- Production deployment should have the NLS configured on a server dedicated to this role.
- If the NLS is located on the DirectAccess server and the server is offline for any reason, DirectAccess clients on the internal network will be unable to access local resources by name until the DirectAccess server is back online
Security checks performed on NLS:
- Disaster Recovery for NLS Server: NLS Server needs to be placed in the Intranet with redundancy. Server redundancy means creating a replica of the server known as DR Server. If anything goes down with the Primary server then DR Server will become active.
- NLS Vulnerability Assessment: As this is part of DirectAccess infrastructure, the NLS server needs to be hardened properly. A dedicated server needs to be configured for the NLS. Do not use NLS Server for other purposes.
- Connecting to the DirectAccess server from the Internet via RDP
It might be the case that the DirectAccess server is configured with Remote Desktop Protocol (RDP) access enabled. This means that port 3389 is opened to the outside world as well as the inside. Considering the external threat for RDP, an attacker can brute force the credentials which could lead to unauthorized access to DirectAccess Server or the attacker might exploit an unpatched vulnerability in the Microsoft RDP service to compromise the server.
- Port Scanning of the other client systems: As DirectAccess server provides access to multiple clients and those clients are in same network, we can try and access the other clients by scanning the same IP address range as the one to which the client we have connected belongs.
- Checking Direct Access Client Security (Windows 7 & 8):
As of now DirectAccess supports Windows 7 and Windows 8 Operating Systems.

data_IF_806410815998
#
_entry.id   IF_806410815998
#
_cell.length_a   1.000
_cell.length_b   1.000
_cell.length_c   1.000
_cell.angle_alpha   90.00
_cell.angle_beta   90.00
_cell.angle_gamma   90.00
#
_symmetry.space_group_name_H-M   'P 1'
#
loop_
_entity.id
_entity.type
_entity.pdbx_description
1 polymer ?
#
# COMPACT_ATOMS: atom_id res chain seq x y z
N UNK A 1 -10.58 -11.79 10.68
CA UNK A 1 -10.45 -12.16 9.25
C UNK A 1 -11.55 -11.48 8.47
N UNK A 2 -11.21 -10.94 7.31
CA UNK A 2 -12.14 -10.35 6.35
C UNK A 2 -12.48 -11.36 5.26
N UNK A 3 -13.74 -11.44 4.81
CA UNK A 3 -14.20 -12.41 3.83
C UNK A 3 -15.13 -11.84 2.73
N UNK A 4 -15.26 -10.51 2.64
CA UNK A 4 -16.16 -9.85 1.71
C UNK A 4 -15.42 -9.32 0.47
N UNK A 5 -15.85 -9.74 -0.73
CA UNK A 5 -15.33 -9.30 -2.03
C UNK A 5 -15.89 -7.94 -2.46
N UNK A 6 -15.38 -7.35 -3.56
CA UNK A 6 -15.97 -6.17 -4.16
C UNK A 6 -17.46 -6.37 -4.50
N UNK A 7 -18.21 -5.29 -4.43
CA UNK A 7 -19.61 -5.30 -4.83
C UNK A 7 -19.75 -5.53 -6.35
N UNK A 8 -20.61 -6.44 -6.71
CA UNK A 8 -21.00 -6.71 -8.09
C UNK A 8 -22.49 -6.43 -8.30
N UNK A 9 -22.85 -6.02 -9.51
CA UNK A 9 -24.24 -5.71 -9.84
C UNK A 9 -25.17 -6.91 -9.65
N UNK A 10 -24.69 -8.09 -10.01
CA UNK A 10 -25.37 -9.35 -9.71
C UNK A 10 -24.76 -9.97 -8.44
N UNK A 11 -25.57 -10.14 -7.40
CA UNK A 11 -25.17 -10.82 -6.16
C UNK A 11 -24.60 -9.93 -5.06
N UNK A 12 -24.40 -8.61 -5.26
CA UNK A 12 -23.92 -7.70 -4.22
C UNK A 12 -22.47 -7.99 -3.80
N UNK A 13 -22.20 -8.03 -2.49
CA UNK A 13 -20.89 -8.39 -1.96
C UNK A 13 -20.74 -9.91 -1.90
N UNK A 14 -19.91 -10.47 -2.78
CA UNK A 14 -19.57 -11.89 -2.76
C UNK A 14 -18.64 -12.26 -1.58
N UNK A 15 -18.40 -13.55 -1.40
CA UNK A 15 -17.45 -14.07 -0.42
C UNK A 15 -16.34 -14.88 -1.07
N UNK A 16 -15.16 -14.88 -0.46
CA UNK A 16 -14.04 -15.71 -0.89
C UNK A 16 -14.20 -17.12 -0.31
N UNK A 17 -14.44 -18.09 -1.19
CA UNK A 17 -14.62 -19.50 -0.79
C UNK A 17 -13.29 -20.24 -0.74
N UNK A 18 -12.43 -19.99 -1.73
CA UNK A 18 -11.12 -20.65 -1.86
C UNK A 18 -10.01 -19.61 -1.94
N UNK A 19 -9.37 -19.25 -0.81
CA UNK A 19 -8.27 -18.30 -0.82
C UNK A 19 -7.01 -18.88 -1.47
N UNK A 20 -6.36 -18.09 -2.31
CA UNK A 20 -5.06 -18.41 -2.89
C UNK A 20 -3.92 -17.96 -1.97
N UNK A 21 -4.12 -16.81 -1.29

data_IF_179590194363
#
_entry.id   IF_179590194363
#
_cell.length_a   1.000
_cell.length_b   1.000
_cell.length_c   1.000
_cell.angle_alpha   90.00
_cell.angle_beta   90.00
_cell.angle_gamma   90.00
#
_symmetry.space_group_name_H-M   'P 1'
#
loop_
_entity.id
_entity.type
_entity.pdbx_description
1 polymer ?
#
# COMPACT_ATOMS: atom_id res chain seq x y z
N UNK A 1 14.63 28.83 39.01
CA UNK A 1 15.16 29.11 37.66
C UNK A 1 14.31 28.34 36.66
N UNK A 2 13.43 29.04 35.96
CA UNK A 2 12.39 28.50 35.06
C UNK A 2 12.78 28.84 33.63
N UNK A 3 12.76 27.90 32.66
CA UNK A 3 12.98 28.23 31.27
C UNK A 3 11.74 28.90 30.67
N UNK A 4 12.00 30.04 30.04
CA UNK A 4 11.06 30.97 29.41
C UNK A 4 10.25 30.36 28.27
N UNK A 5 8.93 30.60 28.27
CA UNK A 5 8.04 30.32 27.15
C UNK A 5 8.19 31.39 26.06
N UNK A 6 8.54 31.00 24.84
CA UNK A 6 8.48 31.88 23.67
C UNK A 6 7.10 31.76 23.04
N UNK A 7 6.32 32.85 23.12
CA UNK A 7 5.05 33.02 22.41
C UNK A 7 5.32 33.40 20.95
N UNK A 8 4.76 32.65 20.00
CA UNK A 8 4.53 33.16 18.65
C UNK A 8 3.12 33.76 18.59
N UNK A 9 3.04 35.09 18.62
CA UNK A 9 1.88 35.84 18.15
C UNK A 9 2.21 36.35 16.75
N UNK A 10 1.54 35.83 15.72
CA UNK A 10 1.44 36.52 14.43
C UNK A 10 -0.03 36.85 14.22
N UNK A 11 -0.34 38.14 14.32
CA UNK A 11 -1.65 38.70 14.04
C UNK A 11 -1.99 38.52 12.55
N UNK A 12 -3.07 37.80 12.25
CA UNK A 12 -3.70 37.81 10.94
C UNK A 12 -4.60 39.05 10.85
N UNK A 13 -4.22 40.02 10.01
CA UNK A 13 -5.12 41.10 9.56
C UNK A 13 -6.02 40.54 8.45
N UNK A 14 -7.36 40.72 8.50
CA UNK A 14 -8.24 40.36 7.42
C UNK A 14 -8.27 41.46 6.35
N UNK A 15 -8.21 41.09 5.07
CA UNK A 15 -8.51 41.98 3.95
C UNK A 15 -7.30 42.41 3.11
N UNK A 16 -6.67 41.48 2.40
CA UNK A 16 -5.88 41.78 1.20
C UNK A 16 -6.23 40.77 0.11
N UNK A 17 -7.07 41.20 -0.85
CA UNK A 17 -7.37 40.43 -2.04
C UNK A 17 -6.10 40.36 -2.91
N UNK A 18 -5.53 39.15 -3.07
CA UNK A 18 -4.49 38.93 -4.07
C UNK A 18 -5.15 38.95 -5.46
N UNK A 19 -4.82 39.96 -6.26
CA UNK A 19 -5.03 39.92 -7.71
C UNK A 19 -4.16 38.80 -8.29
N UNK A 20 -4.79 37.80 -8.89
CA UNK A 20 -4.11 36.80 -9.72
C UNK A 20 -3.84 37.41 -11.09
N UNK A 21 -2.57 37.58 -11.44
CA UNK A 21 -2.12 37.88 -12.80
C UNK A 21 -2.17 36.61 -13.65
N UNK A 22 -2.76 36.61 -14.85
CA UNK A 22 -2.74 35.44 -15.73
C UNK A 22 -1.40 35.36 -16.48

For Window 7: The DirectAccess client uses the executable located at “C:\Program Files\DirectAccess Connectivity Assistant\DcaSvc.exe” which will connect to DirectAccess server and run with system level privileges.
Here, we need to make sure that the BIOS administration option on the Direct Access Client machine is password protected. Otherwise, an attacker can perform boot via an alternate media such as a USB-loaded Kali distro and can replace the DirectAccess Client located in “C:\Program Files\DirectAccess Connectivity Assistant\DcaSvc.exe” with malware or malicious file. This would allow an attacker to elevate the privileges of a normal user to system level and take control of the client system.
- DirectAccess Server Security Hardening:
This is the check for standard hardening of the underlying Windows Server Operating System on which DirectAccess is installed. One might simply use a standardized Windows Server security checklist or those available from CIS Benchmark.
To conclude, the list below highlights some of the key security risks with the DirectAccess server:
- DirectAccess client security
- DirectAccess Server Security from Direct Access Client and the Internet
- Network Segregation of DirectAccess server and client from the rest of the network
- Security of the servers which will be accessible after a successful connection.
- Disaster recovery implementation for Name location Server (NLS)
Special Thanks For Providing Input to My Article:
Richard Hicks <email@example.com>